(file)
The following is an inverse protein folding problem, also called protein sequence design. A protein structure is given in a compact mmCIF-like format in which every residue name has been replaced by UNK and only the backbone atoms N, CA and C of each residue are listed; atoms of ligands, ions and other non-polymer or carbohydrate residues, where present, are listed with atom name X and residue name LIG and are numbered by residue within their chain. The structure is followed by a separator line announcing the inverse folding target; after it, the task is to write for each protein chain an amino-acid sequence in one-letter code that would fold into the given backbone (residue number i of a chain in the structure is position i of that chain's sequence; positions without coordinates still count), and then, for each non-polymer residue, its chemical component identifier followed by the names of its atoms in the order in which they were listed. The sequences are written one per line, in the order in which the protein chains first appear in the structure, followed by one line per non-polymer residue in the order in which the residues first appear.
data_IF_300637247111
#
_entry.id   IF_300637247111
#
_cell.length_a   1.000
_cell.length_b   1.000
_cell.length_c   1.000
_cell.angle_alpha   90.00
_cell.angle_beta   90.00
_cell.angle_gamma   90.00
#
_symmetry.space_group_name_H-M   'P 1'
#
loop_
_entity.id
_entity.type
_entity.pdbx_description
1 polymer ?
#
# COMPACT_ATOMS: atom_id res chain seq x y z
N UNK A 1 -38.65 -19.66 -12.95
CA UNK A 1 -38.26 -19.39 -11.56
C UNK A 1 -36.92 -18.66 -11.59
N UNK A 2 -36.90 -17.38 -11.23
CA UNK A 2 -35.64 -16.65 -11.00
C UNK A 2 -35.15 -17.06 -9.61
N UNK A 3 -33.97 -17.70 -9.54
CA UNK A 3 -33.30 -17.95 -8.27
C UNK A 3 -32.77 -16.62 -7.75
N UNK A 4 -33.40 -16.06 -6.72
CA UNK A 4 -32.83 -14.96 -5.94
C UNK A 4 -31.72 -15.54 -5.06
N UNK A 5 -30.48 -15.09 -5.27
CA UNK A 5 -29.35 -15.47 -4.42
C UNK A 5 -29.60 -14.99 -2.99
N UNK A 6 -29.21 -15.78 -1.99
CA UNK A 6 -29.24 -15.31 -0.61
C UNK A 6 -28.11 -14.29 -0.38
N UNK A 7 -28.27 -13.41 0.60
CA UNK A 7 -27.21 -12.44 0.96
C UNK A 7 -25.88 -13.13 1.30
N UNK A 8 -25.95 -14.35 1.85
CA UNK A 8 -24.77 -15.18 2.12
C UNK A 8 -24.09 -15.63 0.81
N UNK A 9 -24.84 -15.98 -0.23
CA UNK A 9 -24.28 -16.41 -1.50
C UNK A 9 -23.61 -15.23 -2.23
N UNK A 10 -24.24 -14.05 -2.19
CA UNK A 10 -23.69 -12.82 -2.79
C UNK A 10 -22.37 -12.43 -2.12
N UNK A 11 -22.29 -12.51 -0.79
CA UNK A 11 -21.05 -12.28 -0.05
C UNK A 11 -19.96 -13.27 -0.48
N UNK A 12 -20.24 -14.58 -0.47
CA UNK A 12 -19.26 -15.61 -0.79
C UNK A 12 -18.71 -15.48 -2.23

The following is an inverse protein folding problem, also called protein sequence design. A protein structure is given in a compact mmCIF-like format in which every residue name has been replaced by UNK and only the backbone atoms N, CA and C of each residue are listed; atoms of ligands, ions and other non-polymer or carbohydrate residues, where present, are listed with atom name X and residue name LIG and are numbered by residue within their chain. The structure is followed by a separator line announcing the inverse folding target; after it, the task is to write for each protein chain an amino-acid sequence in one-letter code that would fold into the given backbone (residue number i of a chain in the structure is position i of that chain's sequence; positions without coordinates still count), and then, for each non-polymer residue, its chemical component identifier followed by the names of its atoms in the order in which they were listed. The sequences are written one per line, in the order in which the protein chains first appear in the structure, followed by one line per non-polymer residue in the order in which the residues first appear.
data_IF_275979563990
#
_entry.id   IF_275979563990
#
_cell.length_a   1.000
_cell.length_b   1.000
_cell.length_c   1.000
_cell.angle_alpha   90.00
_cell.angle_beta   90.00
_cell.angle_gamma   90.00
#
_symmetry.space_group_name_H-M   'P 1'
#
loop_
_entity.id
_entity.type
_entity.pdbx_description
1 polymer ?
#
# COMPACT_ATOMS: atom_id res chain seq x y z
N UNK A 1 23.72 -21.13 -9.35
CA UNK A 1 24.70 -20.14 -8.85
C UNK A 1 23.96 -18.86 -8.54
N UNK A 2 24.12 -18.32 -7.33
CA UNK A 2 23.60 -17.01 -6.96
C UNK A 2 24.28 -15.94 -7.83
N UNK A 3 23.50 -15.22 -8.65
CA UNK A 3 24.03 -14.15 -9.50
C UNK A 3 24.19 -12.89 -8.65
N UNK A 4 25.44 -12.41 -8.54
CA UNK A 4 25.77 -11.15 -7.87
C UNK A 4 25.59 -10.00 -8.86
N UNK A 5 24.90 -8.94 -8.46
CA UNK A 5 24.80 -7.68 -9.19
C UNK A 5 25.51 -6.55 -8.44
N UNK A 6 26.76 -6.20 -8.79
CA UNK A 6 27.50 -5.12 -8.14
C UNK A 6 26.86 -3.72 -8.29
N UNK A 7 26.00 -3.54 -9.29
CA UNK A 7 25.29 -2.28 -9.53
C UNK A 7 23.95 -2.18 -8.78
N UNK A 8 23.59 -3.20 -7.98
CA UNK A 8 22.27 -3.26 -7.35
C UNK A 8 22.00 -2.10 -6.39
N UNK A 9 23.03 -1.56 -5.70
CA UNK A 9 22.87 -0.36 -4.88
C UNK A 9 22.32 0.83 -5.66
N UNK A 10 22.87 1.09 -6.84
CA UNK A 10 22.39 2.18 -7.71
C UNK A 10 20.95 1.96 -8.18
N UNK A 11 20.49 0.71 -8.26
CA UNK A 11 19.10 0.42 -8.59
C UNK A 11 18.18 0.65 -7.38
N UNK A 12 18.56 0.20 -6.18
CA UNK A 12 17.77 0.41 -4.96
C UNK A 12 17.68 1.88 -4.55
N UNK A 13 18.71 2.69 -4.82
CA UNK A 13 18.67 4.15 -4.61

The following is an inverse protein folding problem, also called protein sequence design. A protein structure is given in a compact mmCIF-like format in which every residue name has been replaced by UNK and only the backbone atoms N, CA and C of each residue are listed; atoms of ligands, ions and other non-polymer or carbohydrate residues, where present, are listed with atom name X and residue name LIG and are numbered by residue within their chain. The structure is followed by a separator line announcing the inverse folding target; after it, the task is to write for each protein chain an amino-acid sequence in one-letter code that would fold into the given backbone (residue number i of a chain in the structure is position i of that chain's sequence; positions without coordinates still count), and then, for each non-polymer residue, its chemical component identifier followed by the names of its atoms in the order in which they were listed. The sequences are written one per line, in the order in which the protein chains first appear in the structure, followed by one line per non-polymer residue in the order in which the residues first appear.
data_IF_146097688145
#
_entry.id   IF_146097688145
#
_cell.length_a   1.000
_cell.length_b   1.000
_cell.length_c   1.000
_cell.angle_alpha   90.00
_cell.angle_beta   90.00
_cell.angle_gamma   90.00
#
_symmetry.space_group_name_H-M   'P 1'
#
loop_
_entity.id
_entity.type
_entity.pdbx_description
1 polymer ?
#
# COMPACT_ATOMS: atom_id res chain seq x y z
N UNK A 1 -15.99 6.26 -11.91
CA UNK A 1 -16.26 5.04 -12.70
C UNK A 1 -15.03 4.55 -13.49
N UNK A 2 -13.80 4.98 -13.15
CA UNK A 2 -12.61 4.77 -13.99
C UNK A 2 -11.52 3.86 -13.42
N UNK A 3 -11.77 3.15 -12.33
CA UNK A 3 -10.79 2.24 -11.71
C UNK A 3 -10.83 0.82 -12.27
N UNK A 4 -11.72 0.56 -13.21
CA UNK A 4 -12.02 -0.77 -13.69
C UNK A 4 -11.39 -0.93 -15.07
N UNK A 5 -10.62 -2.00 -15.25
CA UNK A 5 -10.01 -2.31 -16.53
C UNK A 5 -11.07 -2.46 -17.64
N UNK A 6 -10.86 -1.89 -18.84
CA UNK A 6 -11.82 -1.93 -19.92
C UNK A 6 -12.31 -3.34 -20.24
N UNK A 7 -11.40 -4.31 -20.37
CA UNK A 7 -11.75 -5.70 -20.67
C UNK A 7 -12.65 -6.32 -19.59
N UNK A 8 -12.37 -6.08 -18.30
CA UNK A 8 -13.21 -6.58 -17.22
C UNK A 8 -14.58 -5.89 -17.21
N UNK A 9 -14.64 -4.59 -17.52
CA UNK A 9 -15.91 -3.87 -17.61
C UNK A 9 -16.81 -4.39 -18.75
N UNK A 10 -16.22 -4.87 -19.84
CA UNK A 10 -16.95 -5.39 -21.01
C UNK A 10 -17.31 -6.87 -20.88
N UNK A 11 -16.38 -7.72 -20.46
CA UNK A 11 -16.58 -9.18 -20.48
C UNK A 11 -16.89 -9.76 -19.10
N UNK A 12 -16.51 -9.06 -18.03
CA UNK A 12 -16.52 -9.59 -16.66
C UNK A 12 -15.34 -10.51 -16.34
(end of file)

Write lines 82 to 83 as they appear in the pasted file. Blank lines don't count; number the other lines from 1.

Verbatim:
N UNK A 2 24.12 -18.32 -7.33
CA UNK A 2 23.60 -17.01 -6.96